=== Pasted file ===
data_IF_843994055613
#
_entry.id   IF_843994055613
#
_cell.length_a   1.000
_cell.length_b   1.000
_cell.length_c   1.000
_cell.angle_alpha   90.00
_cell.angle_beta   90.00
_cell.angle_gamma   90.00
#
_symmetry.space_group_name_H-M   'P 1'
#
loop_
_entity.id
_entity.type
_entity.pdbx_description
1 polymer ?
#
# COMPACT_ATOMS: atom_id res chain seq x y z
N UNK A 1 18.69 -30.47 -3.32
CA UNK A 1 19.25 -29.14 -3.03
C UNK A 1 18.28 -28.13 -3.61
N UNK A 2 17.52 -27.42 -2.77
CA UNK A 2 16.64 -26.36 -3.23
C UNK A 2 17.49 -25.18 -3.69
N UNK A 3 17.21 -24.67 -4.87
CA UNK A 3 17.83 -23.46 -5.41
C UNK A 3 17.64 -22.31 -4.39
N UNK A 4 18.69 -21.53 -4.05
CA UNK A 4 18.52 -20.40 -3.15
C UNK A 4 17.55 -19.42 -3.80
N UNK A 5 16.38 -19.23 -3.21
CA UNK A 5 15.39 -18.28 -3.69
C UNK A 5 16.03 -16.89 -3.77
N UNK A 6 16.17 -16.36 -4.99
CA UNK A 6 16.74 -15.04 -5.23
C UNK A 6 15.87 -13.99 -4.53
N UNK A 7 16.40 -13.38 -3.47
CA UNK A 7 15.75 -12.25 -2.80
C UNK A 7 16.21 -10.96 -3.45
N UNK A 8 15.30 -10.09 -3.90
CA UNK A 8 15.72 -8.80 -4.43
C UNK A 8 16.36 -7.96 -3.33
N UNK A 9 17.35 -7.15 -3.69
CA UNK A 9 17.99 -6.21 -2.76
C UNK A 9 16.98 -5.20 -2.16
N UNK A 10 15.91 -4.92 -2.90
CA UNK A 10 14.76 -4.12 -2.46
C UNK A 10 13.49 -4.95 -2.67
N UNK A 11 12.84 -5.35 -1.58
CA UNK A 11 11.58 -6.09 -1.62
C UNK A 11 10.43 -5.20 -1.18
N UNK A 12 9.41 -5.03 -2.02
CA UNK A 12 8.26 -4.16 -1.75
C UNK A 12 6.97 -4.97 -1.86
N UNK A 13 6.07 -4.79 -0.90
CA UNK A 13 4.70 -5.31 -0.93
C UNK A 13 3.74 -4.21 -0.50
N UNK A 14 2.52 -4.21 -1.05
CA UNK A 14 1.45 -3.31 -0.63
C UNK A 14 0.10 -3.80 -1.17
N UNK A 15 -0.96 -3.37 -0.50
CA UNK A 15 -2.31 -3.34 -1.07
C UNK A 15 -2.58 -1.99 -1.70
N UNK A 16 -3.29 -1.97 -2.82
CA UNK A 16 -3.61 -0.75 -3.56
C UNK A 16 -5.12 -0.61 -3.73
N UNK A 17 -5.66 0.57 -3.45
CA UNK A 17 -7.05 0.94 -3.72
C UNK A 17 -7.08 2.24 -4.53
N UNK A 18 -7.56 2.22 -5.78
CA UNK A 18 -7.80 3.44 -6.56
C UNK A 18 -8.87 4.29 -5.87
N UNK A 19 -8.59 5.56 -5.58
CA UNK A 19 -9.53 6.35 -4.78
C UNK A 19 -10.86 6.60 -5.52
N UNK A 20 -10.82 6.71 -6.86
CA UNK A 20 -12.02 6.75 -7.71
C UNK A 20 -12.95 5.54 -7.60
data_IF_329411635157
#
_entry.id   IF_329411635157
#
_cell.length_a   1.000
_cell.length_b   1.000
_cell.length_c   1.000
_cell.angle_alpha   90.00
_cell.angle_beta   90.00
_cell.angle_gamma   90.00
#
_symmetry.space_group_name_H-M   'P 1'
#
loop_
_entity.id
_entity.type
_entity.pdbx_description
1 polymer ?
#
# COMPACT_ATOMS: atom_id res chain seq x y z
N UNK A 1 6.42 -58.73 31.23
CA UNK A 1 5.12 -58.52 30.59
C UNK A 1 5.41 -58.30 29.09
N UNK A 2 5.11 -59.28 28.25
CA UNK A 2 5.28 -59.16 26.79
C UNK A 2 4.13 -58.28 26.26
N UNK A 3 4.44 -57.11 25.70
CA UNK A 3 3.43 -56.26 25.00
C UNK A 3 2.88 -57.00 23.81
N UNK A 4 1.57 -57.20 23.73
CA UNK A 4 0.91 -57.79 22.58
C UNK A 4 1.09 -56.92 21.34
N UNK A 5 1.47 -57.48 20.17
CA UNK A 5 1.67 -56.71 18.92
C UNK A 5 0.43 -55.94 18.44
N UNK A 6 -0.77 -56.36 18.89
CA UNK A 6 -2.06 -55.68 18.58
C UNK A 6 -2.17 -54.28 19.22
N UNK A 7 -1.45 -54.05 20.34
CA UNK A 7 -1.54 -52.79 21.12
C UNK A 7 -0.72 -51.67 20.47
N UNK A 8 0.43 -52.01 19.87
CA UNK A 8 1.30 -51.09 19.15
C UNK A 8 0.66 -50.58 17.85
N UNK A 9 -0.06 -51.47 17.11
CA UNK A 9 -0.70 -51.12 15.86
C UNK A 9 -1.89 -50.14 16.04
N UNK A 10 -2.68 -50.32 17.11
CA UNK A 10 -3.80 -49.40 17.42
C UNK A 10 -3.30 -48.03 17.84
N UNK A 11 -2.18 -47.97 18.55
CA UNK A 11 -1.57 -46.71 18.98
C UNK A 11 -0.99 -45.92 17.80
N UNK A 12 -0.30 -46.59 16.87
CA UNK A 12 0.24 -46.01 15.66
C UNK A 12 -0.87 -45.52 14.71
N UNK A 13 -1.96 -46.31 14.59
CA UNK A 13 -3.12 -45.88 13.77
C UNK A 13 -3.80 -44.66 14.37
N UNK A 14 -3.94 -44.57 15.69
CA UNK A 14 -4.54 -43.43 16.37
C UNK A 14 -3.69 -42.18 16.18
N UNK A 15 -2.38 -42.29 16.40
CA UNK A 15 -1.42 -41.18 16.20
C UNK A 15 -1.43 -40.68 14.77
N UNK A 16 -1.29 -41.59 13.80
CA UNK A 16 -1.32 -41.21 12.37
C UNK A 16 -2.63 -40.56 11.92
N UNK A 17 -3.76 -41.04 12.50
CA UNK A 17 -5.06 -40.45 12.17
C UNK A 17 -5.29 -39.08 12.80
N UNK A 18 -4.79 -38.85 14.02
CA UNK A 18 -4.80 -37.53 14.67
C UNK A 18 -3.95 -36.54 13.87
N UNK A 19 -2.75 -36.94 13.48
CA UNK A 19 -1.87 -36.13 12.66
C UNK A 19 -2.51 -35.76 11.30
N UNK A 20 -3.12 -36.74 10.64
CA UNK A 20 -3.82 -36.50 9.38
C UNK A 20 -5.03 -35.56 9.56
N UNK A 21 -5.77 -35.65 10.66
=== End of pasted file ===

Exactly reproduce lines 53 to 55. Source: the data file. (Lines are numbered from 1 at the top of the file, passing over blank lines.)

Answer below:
C UNK A 11 10.43 -5.20 -1.18
N UNK A 12 9.41 -5.03 -2.02
CA UNK A 12 8.26 -4.16 -1.75